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Abstract:In this paper, we leverage the power of latent diffusion models to generate synthetic time series tabular data. Along with the temporal and feature correlations, the heterogeneous nature of the feature in the table has been one of the main obstacles in time series tabular data modeling. We tackle this problem by combining the ideas of the variational auto-encoder (VAE) and the denoising diffusion probabilistic model (DDPM). Our model named as \texttt{TimeAutoDiff} has several key advantages including (1) Generality: the ability to handle the broad spectrum of time series tabular data from single to multi-sequence datasets; (2) Good fidelity and utility guarantees: numerical experiments on six publicly available datasets demonstrating significant improvements over state-of-the-art models in generating time series tabular data, across four metrics measuring fidelity and utility; (3) Fast sampling speed: entire time series data generation as opposed to the sequential data sampling schemes implemented in the existing diffusion-based models, eventually leading to significant improvements in sampling speed, (4) Entity conditional generation: the first implementation of conditional generation of multi-sequence time series tabular data with heterogenous features in the literature, enabling scenario exploration across multiple scientific and engineering domains. Codes are in preparation for release to the public, but available upon request.

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Abstract:With the proliferation of generative AI and the increasing volume of generative data (also called as synthetic data), assessing the fidelity of generative data has become a critical concern. In this paper, we propose a discriminative approach to estimate the total variation (TV) distance between two distributions as an effective measure of generative data fidelity. Our method quantitatively characterizes the relation between the Bayes risk in classifying two distributions and their TV distance. Therefore, the estimation of total variation distance reduces to that of the Bayes risk. In particular, this paper establishes theoretical results regarding the convergence rate of the estimation error of TV distance between two Gaussian distributions. We demonstrate that, with a specific choice of hypothesis class in classification, a fast convergence rate in estimating the TV distance can be achieved. Specifically, the estimation accuracy of the TV distance is proven to inherently depend on the separation of two Gaussian distributions: smaller estimation errors are achieved when the two Gaussian distributions are farther apart. This phenomenon is also validated empirically through extensive simulations. In the end, we apply this discriminative estimation method to rank fidelity of synthetic image data using the MNIST dataset.

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Abstract:Motivated by the abundance of functional data such as time series and images, there has been a growing interest in integrating such data into neural networks and learning maps from function spaces to R (i.e., functionals). In this paper, we study the approximation of functionals on reproducing kernel Hilbert spaces (RKHS's) using neural networks. We establish the universality of the approximation of functionals on the RKHS's. Specifically, we derive explicit error bounds for those induced by inverse multiquadric, Gaussian, and Sobolev kernels. Moreover, we apply our findings to functional regression, proving that neural networks can accurately approximate the regression maps in generalized functional linear models. Existing works on functional learning require integration-type basis function expansions with a set of pre-specified basis functions. By leveraging the interpolating orthogonal projections in RKHS's, our proposed network is much simpler in that we use point evaluations to replace basis function expansions.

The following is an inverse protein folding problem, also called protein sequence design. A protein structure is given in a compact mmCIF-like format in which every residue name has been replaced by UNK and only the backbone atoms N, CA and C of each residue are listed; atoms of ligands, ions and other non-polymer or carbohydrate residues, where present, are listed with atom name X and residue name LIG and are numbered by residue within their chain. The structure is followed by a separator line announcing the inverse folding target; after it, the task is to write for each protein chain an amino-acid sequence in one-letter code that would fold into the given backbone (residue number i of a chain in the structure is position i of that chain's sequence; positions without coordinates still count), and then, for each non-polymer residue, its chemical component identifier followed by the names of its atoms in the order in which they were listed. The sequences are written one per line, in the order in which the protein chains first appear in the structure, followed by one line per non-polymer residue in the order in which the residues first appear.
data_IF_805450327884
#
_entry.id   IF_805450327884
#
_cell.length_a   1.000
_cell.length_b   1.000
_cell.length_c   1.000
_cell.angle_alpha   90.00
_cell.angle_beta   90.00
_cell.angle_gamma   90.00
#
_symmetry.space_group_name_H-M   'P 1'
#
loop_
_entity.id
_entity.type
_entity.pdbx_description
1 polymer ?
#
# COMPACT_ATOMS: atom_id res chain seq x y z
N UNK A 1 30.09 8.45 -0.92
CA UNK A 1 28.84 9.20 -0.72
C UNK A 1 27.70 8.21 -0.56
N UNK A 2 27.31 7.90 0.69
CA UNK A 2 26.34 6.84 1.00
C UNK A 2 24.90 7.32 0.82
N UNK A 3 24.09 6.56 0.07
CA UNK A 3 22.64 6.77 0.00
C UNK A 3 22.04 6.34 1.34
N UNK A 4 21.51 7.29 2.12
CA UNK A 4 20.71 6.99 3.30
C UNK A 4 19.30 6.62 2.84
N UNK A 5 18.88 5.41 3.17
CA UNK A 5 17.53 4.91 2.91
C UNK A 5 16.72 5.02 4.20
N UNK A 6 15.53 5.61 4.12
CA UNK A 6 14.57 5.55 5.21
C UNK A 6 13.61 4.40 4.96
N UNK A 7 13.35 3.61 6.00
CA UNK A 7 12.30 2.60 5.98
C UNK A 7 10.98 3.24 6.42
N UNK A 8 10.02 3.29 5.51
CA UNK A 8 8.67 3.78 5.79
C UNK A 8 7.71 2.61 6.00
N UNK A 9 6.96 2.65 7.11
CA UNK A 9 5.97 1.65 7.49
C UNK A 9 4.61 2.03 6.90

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Abstract:In practice, it is observed that transformer-based models can learn concepts in context in the inference stage. While existing literature, e.g., \citet{zhang2023trained,huang2023context}, provide theoretical explanations on this in-context learning ability, they assume the input $x_i$ and the output $y_i$ for each sample are embedded in the same token (i.e., structured data). However, in reality, they are presented in two tokens (i.e., unstructured data \cite{wibisono2023role}). In this case, this paper conducts experiments in linear regression tasks to study the benefits of the architecture of transformers and provides some corresponding theoretical intuitions to explain why the transformer can learn from unstructured data. We study the exact components in a transformer that facilitate the in-context learning. In particular, we observe that (1) a transformer with two layers of softmax (self-)attentions with look-ahead attention mask can learn from the prompt if $y_i$ is in the token next to $x_i$ for each example; (2) positional encoding can further improve the performance; and (3) multi-head attention with a high input embedding dimension has a better prediction performance than single-head attention.

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Abstract:In this article, we review the literature on statistical theories of neural networks from three perspectives. In the first part, results on excess risks for neural networks are reviewed in the nonparametric framework of regression or classification. These results rely on explicit constructions of neural networks, leading to fast convergence rates of excess risks, in that tools from the approximation theory are adopted. Through these constructions, the width and depth of the networks can be expressed in terms of sample size, data dimension, and function smoothness. Nonetheless, their underlying analysis only applies to the global minimizer in the highly non-convex landscape of deep neural networks. This motivates us to review the training dynamics of neural networks in the second part. Specifically, we review papers that attempt to answer ``how the neural network trained via gradient-based methods finds the solution that can generalize well on unseen data.'' In particular, two well-known paradigms are reviewed: the Neural Tangent Kernel (NTK) paradigm, and Mean-Field (MF) paradigm. In the last part, we review the most recent theoretical advancements in generative models including Generative Adversarial Networks (GANs), diffusion models, and in-context learning (ICL) in the Large Language Models (LLMs). The former two models are known to be the main pillars of the modern generative AI era, while ICL is a strong capability of LLMs in learning from a few examples in the context. Finally, we conclude the paper by suggesting several promising directions for deep learning theory.